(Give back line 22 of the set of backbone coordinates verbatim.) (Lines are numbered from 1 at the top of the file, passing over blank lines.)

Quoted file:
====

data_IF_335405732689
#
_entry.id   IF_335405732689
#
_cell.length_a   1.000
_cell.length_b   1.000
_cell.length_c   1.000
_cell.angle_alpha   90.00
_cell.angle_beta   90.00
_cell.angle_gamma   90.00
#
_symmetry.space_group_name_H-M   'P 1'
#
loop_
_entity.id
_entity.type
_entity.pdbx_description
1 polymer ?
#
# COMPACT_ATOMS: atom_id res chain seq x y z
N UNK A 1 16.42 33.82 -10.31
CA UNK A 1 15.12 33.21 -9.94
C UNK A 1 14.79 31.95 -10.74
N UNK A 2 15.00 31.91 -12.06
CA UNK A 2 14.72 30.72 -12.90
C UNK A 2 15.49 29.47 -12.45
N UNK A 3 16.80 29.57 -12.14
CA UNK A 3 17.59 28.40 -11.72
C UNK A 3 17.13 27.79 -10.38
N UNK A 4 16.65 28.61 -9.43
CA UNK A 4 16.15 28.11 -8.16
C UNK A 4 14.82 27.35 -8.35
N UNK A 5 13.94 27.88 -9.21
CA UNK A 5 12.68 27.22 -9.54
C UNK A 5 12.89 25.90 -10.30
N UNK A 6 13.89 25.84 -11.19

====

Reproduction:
CA UNK A 1 15.12 33.21 -9.94